Switzerland is planning to press ahead with its controversial purchase of 22 Swedish JAS Gripen fighter jets, despite a highly critical parliamentary report into the deal released on Tuesday.

The parliamentary security commission found that the “choice of jet made by the Federal Council carries the most risks: technically, commercially, financially and in respect of the delivery date”, Swiss news agency ATS reported.

The members of the commission, all appointed by the Swiss parliament’s National Council of representatives, nonetheless voted 16 to 9 against demanding that ministers put a halt to the deal.

Defence minister Ueli Maurer who is in charge of the dossier said that negotiations with Sweden were “reaching their conclusion (and) will allow us to resolve any outstanding issues”.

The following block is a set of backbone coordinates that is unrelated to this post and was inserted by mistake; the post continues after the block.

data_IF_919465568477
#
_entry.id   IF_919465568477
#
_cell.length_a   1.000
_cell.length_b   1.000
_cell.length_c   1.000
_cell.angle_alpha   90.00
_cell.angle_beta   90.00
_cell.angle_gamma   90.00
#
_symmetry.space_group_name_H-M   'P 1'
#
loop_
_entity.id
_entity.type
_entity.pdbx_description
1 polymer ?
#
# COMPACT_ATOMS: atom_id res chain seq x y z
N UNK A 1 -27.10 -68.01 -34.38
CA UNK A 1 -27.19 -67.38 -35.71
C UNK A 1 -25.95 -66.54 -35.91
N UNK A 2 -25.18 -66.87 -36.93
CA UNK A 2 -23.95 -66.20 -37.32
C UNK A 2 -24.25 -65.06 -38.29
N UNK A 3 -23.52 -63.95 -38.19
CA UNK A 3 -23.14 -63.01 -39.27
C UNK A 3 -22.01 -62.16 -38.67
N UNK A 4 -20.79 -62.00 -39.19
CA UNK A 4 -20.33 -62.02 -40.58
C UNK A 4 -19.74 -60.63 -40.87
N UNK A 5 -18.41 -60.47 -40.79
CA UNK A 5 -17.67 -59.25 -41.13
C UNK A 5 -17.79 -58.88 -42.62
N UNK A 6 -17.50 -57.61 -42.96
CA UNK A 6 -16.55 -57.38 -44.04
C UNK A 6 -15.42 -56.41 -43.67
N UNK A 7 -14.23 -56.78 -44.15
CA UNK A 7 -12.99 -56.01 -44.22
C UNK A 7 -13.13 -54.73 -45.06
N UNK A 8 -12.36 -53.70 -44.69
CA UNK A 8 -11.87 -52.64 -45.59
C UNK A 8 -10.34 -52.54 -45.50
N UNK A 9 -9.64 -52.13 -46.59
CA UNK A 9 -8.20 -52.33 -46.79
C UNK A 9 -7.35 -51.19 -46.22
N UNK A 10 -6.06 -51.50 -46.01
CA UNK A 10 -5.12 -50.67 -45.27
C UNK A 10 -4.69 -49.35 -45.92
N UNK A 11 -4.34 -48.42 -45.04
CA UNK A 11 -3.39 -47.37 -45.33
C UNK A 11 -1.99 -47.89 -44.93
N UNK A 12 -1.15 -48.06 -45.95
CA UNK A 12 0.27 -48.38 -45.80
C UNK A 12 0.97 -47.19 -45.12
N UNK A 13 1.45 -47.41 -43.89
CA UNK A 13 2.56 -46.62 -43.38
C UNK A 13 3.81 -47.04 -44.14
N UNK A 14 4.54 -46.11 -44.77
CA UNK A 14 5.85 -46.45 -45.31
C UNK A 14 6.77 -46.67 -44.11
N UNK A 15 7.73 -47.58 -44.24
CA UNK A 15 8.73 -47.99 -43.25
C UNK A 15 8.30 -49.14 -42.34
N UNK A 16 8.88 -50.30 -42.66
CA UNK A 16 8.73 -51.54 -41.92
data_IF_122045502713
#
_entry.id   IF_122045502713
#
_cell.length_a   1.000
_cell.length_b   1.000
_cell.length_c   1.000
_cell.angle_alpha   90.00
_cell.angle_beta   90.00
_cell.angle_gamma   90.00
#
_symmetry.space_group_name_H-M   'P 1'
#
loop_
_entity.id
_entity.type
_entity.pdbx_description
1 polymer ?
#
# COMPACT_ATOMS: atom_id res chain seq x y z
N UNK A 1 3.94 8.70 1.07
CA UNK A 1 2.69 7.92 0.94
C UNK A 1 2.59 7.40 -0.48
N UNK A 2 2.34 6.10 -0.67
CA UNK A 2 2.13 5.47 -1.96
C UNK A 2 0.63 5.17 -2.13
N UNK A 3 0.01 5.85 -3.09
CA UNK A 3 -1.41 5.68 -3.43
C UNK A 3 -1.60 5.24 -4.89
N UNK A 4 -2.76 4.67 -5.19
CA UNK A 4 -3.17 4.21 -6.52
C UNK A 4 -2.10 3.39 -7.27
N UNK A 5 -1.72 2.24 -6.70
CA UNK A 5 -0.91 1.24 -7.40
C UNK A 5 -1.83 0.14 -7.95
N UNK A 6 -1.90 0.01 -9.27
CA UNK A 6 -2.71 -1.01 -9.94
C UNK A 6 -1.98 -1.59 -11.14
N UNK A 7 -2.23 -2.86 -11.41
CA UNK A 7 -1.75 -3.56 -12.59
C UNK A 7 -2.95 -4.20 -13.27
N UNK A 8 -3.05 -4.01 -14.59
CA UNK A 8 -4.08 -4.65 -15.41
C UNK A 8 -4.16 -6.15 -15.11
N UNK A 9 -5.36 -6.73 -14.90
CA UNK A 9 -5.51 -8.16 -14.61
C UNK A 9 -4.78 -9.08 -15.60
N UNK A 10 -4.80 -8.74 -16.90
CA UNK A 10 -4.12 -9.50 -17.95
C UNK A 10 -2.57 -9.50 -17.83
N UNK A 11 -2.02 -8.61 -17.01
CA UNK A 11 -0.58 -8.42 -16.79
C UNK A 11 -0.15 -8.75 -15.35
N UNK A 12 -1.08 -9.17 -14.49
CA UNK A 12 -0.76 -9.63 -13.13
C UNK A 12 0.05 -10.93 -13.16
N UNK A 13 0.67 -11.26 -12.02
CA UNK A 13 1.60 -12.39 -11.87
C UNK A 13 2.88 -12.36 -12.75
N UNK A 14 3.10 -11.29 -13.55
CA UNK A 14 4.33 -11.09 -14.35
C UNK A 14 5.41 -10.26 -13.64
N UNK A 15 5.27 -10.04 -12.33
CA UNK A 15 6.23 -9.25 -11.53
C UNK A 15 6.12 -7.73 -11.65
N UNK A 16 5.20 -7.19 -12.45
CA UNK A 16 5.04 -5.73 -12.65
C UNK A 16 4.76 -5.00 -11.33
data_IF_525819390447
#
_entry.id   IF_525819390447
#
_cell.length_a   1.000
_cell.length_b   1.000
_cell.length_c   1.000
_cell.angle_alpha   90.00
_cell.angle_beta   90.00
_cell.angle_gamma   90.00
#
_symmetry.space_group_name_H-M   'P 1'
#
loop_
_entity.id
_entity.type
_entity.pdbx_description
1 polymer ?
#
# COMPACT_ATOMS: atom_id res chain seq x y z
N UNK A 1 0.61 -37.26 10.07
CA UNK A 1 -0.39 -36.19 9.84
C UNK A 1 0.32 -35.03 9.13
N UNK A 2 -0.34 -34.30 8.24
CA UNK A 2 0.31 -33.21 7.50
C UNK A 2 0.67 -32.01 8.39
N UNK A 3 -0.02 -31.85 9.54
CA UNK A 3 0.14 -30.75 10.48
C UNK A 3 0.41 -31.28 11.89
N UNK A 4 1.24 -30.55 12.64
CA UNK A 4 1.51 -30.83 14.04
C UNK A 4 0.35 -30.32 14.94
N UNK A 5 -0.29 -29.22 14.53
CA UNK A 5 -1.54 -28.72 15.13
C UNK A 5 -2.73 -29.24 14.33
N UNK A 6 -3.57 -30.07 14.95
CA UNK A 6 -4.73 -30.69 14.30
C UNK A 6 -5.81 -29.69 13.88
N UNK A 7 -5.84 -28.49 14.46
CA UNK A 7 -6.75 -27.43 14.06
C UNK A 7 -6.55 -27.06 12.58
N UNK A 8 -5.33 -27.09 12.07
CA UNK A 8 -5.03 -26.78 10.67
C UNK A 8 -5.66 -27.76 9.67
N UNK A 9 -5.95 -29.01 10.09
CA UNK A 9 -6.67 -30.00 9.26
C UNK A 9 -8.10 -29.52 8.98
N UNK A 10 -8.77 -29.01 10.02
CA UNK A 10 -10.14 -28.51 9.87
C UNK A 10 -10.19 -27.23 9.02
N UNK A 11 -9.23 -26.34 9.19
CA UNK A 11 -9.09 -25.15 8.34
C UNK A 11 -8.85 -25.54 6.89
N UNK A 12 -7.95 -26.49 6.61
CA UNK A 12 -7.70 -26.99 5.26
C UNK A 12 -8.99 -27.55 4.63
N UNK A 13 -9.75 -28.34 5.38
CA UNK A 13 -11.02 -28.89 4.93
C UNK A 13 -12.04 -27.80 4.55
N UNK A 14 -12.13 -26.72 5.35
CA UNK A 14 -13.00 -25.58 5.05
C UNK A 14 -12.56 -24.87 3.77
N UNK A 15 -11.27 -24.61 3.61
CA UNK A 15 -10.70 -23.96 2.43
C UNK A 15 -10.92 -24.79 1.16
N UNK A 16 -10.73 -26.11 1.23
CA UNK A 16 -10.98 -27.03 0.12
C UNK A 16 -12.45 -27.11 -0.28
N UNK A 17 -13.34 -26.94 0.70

Swedish manufacturer Saab Group’s Gripen, not available before 2020, was selected over the French Dassault Rafale and the EADS Eurofighter, sparking much debate in the Swiss parliament.

The purchase price, some 3.126 billion francs ($3.25 billion), has been guaranteed not to change, he said, adding that the Gripen “was the cheapest” option compared with both Dassault Rafale and the Eurofighter.

Opponents of the JAS Gripen purchase announced that they would seek to hold a national referendum on the deal.

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